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Published on Monday, June 07, 2010

Survey reveals a fifth of youngsters play Text Roulette

Mobile phone comparison website Rightmobilephone.co.uk has been asking teenagers about their texting habits. 19% admitting having previously sent a text message to a 'random' mobile number, while 22% said they'd typed an obscene text message and sent it to someone in their contact list without checking who the recipient was.

42% of the random texters said they sent their SMS messages because they were bored. 31% said it was 'just for fun', 11% said it was due to loneliness and 9% were dared to do so. More than half – 54% – said they'd received a reply.

Neil McHugh, co-founder of Rightmobilephone.co.uk, said "We’d hope young people realise the dangers of texting strange numbers and adding people they don’t know on Facebook, although judging by the findings, this is not the case. As more young people now own mobile phones, I would encourage parents to keep a closer eye on how their children are using them. We were surprised by the number of teenagers that have actually taken part in these risky 'games' like Text Roulette and what was even more worrying is that the majority of the teenagers had a reply from texts they had sent to random numbers."

The survey involved 1,382 young people aged between 13 and 16.

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Author: The Fonecast

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Tags: facebook, research, sms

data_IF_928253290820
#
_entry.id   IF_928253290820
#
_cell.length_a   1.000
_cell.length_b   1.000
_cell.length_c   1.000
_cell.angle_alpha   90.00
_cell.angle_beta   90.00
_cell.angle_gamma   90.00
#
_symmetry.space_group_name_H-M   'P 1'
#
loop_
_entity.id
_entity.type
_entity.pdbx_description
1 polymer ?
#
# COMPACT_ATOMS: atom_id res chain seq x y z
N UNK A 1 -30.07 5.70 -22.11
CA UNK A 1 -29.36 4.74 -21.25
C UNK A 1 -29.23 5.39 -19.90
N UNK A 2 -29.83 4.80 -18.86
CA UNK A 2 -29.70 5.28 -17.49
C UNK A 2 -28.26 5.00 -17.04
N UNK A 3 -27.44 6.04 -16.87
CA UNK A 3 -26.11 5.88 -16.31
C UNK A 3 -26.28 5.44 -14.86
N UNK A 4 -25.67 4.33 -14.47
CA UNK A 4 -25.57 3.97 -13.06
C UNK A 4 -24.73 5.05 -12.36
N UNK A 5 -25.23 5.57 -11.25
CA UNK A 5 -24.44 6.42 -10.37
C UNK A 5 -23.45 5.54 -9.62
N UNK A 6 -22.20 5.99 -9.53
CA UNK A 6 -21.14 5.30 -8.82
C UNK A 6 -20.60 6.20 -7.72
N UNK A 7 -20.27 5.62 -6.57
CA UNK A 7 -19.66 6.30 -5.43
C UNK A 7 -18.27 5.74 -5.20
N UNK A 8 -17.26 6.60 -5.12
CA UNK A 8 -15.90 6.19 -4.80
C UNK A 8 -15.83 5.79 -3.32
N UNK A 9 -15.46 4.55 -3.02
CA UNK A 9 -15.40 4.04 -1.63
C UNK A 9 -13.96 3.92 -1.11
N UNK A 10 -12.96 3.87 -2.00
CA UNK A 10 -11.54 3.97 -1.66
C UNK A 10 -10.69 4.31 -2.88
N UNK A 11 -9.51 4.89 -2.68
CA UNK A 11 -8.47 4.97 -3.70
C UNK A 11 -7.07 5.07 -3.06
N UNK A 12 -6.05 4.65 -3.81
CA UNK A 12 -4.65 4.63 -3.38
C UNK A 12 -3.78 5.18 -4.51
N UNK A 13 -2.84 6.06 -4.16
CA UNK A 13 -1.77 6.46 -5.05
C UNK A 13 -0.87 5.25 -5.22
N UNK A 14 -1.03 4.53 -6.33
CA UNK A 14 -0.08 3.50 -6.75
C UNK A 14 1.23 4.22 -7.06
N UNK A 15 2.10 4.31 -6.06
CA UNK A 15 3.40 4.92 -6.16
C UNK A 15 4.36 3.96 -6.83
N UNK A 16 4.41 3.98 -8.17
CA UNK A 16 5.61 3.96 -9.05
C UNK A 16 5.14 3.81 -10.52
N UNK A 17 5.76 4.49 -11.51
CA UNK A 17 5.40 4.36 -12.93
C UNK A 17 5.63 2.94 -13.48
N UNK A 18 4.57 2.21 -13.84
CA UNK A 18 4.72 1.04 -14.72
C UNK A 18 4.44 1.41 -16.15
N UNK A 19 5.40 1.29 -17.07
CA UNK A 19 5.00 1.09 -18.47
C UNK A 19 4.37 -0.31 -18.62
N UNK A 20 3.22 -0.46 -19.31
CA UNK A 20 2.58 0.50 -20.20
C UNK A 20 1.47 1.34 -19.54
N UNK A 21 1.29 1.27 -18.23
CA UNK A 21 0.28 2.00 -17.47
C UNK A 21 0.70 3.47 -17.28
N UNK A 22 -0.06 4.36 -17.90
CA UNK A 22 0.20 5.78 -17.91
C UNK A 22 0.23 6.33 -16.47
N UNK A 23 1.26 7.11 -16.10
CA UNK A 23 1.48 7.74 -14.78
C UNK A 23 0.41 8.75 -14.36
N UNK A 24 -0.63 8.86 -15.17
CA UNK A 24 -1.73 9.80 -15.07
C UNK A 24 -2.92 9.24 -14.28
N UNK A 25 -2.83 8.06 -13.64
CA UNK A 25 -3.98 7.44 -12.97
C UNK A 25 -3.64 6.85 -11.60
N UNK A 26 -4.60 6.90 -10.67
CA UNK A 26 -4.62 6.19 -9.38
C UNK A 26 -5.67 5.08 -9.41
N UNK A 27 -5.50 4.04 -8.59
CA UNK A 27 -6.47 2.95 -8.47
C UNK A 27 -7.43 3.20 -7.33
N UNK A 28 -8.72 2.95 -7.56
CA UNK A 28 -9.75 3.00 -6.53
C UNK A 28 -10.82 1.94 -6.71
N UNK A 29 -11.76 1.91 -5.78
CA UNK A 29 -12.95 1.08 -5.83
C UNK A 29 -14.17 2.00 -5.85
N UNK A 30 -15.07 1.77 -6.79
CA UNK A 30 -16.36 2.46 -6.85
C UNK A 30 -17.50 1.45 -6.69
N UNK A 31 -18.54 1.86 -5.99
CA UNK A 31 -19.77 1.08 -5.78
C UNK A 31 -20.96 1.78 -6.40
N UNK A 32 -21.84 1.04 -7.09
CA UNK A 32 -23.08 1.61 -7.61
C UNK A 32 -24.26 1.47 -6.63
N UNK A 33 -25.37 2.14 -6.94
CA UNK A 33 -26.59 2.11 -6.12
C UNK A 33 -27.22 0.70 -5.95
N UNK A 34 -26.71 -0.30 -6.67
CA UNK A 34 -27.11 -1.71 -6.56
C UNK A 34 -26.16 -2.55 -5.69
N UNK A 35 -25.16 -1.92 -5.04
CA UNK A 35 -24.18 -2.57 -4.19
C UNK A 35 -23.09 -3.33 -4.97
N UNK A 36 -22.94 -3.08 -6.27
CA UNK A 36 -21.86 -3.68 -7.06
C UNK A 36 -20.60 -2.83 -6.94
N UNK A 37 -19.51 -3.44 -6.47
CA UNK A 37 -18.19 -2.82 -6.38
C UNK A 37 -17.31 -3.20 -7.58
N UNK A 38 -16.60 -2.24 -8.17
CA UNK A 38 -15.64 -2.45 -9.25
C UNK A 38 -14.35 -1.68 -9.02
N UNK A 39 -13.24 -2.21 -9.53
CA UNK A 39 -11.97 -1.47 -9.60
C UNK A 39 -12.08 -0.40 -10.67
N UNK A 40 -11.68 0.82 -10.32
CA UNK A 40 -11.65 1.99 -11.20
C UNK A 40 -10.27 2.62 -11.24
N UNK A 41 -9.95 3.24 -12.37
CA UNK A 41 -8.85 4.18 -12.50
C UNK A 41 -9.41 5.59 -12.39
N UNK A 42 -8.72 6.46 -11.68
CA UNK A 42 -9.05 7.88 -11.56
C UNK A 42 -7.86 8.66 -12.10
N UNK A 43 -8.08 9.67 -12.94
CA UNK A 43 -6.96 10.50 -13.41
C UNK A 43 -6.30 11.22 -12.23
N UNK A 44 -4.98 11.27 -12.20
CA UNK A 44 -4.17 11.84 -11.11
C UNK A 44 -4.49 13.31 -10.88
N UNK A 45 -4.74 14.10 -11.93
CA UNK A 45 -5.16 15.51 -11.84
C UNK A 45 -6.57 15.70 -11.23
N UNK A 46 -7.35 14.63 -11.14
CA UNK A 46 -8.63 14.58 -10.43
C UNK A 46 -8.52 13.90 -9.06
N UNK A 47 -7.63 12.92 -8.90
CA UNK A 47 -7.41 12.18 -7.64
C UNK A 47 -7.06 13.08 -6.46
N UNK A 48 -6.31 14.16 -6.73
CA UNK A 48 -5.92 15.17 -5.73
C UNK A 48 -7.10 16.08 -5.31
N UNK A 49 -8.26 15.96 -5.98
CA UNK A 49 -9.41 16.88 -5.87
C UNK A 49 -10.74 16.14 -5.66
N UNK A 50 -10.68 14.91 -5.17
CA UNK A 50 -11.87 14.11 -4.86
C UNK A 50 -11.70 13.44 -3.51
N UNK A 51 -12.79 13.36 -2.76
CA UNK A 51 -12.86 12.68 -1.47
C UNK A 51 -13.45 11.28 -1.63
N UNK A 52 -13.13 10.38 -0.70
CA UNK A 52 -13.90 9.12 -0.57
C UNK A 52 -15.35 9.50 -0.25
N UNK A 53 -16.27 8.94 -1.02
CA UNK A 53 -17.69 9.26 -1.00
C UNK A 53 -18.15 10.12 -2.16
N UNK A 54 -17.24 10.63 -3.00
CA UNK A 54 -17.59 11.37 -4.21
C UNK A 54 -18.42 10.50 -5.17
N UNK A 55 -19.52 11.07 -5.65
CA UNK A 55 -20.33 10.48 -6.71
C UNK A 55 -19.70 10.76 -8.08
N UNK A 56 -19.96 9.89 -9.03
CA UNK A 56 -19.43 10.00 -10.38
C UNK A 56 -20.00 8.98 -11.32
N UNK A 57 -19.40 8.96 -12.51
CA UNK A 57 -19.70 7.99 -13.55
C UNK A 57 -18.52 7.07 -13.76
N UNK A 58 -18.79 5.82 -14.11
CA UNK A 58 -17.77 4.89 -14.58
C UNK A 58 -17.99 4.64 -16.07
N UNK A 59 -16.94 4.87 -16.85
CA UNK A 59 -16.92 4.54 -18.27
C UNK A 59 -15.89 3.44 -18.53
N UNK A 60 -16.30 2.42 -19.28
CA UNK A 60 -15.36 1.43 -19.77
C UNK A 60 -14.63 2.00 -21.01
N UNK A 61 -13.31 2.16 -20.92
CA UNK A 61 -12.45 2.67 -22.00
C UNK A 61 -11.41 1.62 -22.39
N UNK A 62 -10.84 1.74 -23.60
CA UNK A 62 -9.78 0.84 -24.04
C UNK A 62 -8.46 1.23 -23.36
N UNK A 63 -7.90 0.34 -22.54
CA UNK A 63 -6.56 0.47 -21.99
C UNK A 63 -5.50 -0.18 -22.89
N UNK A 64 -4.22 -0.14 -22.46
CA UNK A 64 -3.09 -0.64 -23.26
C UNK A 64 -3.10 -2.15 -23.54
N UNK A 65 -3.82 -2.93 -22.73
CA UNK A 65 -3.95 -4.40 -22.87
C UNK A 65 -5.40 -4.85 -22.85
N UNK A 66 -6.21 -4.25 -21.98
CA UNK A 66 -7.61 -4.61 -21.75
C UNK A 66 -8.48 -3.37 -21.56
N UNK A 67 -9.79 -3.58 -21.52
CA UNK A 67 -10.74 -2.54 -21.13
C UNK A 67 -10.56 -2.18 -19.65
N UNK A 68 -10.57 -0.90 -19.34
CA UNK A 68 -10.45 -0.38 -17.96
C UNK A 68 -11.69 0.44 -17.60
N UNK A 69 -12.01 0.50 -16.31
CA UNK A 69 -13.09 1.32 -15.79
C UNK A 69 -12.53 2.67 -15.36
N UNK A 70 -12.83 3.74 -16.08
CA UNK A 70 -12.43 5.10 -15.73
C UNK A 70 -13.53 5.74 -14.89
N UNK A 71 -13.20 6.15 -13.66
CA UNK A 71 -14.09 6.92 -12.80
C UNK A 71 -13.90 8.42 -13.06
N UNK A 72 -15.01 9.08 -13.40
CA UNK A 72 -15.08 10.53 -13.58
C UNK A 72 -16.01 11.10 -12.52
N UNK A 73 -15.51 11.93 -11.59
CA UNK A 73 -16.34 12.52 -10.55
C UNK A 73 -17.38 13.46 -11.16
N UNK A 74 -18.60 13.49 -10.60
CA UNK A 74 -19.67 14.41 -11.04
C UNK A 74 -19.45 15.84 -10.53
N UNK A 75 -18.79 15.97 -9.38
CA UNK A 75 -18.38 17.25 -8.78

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0 comments on article "Survey reveals a fifth of youngsters play Text Roulette"

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David

12/21/2010 12:27 PM

What dangers are these that young people are not aware of? Unless sufficient personal information is given out to allow the texter to be tracked down I can't think of any at all.

Adding strange people on Facebook is a separate issue and I'm not sure what it has to do with this survey about text roulette.

This sounds like yet more scaremongering about how the youth of today are going to destroy themselves with technology unless there is some kind of crackdown. Text roulette is significantly less risky than knocking on doors and running off, which children have been annoying adults with forever without moral panic ensuing.

The non-existent risk of children coming to harm through sending silly texts to random numbers should not be used as an excuse for parents to exercise more control and pry into their offspring's private communications. Educating children about the risks involved in giving out personal information then letting them make their own decisions and having the decency to allow them some privacy is vastly preferable to Mr McHugh's suggestion that parents closely monitor their children's phones.

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